A Native American tribe in Oklahoma wants to bring gambling off riverboats in Missouri by building the state’s first land-based casino.

Oklahoma tribe Osage Nation casino

Osage Nation Principal Chief Geoffrey Standing Bear wants to take his Oklahoma tribe to Missouri and snag a monopoly on land-based gambling. (Image: Osage Nation)

In order to increase its odds of receiving approval, the Osage Nation has hired former Missouri House Speaker Steve Tilley (R) to lobby on the group’s behalf in Jefferson City, the state capital. 

Revealed through disclosures filed with the Missouri Ethics Commission, the Osage Nation says it has employed Tilley and two of his associates working at the Strategic Capitol Consulting Firm.

The tribe has made no secret of its wishes to build a gambling venue in the neighboring state, and is doing plenty to find favor among Missouri’s most powerful leaders. The Osage tribe paid $52,000 to help cover costs associated with Missouri Governor Eric Greitens’ (R) inauguration in January.

Tilley almost served five two-year terms in the Missouri House. Amid a divorce from his wife of 18 years, he resigned in 2012 five months before his term was set to expire. He established his lobbying firm soon after.

Missouri is home to 13 commercial riverboat casinos, all of which are stationary facilities with barges.  

Why Missouri?

An Oklahoma tribe looking to build in Missouri doesn’t seem to initially make sense. But then again, Kansas City isn’t in Kansas but Missouri. So maybe it does.

The reason Osage Nation wants to enter Missouri is simple: it would have a monopoly on land-based gambling. Missouri is one of just 10 states that isn’t home to a state or federally recognized tribe. The Osage people, however, trace their roots to southwestern parts of Missouri.

Under the federal Indian Gaming Regulatory Act (IGRA), tribes can request that the US Department of the Interior (DOI) take recently acquired lands into trust. The government agency requires that the tribe demonstrate the new land consolidates or enhances tribal lands, and prove that the Native American community has historical ties to the region.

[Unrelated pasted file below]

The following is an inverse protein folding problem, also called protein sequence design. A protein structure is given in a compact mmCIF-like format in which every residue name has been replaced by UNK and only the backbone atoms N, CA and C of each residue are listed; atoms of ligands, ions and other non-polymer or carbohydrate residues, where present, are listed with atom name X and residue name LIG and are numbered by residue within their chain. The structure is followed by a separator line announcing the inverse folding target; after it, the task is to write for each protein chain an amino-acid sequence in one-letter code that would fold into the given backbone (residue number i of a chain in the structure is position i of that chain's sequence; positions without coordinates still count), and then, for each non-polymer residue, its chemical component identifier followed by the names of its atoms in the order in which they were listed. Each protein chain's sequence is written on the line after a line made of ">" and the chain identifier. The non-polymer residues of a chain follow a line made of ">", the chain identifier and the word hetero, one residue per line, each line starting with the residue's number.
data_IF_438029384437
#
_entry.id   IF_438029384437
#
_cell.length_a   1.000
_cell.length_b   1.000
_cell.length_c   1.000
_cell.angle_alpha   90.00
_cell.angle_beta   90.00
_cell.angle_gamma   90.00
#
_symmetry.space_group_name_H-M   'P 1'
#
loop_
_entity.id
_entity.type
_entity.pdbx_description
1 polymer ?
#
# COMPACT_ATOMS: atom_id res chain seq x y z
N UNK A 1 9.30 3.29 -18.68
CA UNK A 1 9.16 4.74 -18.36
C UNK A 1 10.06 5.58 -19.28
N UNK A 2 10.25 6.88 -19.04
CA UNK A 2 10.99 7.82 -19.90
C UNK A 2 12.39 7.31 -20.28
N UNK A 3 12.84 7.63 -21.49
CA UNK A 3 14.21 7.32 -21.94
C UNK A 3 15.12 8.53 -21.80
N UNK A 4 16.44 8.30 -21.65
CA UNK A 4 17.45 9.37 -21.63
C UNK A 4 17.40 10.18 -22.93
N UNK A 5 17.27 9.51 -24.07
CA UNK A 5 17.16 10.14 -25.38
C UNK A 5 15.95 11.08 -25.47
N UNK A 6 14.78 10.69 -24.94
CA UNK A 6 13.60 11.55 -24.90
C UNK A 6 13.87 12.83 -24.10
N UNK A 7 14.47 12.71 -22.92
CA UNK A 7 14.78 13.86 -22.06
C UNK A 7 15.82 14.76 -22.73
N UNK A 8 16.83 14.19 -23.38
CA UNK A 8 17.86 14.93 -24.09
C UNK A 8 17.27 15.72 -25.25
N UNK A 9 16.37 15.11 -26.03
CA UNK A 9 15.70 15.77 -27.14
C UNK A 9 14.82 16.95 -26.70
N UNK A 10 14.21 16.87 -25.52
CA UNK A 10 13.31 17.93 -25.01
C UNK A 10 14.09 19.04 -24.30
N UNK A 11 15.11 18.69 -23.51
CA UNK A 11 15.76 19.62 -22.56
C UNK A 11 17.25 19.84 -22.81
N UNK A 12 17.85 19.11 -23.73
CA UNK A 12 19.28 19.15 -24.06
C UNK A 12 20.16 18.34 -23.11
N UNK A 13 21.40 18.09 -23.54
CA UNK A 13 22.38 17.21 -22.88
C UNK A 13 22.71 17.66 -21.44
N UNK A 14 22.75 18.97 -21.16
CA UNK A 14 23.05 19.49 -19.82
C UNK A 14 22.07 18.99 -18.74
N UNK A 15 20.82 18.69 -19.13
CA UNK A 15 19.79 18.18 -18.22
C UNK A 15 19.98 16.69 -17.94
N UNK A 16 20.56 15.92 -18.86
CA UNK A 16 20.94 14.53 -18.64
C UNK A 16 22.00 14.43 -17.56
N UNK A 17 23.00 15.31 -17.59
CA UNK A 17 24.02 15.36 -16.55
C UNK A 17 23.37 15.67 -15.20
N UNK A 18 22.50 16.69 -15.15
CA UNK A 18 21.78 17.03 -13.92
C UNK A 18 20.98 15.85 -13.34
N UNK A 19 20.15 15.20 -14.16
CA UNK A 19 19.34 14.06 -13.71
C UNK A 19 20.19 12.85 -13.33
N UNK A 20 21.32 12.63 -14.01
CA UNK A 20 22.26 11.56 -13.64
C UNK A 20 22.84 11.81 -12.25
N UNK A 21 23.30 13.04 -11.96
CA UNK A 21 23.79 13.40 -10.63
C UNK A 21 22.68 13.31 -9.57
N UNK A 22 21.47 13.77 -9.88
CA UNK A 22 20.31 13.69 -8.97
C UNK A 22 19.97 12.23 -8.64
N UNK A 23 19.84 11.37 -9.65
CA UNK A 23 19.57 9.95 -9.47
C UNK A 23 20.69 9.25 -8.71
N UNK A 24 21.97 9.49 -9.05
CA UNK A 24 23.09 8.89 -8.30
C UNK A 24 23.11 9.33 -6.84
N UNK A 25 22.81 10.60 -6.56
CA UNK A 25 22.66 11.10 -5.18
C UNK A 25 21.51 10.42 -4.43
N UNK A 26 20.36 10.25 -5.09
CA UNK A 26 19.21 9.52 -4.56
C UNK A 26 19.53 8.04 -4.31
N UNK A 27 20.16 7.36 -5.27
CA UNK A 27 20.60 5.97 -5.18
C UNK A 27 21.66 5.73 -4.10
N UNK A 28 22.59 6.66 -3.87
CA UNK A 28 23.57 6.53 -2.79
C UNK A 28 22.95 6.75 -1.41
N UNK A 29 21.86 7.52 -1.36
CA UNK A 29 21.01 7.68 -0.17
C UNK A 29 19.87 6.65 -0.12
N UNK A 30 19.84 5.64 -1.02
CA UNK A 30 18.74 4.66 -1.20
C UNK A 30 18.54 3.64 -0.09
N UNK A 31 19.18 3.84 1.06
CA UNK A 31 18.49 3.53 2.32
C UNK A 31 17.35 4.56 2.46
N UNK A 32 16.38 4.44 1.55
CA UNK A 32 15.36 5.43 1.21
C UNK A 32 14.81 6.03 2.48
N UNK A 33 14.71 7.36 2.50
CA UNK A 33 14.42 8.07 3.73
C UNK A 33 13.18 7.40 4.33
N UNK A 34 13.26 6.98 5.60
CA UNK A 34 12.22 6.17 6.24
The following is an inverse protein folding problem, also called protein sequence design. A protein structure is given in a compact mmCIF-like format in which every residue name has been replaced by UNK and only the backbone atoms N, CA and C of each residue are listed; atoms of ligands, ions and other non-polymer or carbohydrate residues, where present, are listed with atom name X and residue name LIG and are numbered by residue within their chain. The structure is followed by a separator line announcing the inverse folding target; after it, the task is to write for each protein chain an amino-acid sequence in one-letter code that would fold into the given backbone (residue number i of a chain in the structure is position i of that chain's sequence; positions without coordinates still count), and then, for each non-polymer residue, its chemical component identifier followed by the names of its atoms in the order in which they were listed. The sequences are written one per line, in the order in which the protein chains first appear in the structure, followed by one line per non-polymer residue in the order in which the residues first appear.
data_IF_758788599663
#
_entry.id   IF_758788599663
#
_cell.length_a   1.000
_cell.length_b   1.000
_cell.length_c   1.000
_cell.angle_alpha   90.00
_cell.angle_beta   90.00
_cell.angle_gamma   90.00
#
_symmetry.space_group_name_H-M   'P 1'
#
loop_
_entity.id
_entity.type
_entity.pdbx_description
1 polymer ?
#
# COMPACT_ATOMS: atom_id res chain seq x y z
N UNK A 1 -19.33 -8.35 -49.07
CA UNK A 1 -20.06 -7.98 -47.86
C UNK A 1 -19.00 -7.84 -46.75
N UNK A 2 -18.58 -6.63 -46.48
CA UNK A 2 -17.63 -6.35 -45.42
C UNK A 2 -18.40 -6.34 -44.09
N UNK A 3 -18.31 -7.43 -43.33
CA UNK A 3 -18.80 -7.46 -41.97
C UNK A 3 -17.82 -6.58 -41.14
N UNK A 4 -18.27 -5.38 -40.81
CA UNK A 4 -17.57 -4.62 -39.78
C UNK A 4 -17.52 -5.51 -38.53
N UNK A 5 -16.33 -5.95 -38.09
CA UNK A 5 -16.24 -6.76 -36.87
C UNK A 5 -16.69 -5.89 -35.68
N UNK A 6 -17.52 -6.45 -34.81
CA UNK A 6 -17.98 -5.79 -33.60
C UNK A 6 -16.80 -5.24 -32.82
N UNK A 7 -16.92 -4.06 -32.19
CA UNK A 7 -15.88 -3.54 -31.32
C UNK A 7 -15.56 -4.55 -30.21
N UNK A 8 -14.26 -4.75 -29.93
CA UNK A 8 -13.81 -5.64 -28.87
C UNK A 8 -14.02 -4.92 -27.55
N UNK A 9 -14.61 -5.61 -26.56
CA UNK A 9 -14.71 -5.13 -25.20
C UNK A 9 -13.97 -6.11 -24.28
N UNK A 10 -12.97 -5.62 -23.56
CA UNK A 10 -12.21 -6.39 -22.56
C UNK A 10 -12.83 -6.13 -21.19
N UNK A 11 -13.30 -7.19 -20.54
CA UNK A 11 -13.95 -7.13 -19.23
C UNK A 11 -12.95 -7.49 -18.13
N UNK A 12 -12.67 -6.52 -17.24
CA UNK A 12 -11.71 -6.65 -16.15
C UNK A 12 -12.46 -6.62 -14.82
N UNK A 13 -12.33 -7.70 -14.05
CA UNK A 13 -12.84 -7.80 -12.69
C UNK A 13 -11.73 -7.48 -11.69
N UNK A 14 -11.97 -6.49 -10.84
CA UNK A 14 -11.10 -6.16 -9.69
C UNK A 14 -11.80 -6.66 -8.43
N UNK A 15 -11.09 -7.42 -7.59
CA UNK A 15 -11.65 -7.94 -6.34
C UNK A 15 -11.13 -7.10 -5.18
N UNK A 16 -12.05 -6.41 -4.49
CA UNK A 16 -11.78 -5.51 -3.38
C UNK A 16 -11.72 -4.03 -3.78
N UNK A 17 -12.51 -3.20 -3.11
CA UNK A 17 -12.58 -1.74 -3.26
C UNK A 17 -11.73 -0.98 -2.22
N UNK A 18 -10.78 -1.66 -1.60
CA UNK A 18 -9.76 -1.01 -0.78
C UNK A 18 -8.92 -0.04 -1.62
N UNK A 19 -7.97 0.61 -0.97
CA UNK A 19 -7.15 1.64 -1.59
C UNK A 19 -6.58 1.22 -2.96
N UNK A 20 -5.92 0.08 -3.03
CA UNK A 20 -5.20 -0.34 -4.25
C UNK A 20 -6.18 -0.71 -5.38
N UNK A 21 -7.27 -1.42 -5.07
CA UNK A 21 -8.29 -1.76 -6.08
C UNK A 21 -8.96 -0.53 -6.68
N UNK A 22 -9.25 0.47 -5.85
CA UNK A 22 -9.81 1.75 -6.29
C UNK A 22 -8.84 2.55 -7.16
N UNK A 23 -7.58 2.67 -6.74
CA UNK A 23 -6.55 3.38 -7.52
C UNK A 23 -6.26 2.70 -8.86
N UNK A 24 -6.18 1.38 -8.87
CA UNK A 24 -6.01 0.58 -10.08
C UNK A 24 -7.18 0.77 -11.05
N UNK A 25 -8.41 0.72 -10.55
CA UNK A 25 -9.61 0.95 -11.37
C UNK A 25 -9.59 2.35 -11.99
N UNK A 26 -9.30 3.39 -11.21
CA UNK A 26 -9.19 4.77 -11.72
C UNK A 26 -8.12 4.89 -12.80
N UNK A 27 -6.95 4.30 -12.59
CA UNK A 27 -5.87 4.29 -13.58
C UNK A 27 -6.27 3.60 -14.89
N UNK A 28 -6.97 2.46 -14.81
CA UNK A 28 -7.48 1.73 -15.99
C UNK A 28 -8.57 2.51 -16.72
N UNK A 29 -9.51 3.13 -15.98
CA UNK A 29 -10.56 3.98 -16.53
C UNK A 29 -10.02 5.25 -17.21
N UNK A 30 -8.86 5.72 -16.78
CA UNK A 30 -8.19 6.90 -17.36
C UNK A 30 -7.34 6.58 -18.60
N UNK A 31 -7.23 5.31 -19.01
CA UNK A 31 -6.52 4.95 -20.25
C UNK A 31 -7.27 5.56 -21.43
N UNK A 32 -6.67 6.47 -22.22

According to the St. Louis Post-Dispatch, the Osages are looking at land in Cuba (another oddly named city in Missouri). Cuba is about 80 miles southwest of St. Louis.

Missouri is also home to the cities of Florida, the birthplace of Mark Twain, as well as Maryland Heights, Mexico, and Nevada.

Millions at Stake

Riverboat casinos are often much smaller facilities compared to land-based resorts. Should Governor Greitens approve of the tribe’s plans and the DOI take the land into trust, nothing would be standing in the Osage Nation’s way of building a resort.

Class I and II gaming would be immediately authorized under federal law, but to incorporate Class III gaming (slots and table games), the tribe would need to reach a gaming compact with the state.

Should all those hurdles be cleared, Missouri’s first Native American casino could stand to become the tribe’s breadwinner.  

Missouri has a relatively low effective commercial gambling tax rate at 26.1 percent, and ranked #8 in consumer spending on casinos in 2015. Adjusted gross receipts are on pace to hit almost $2 billion this year.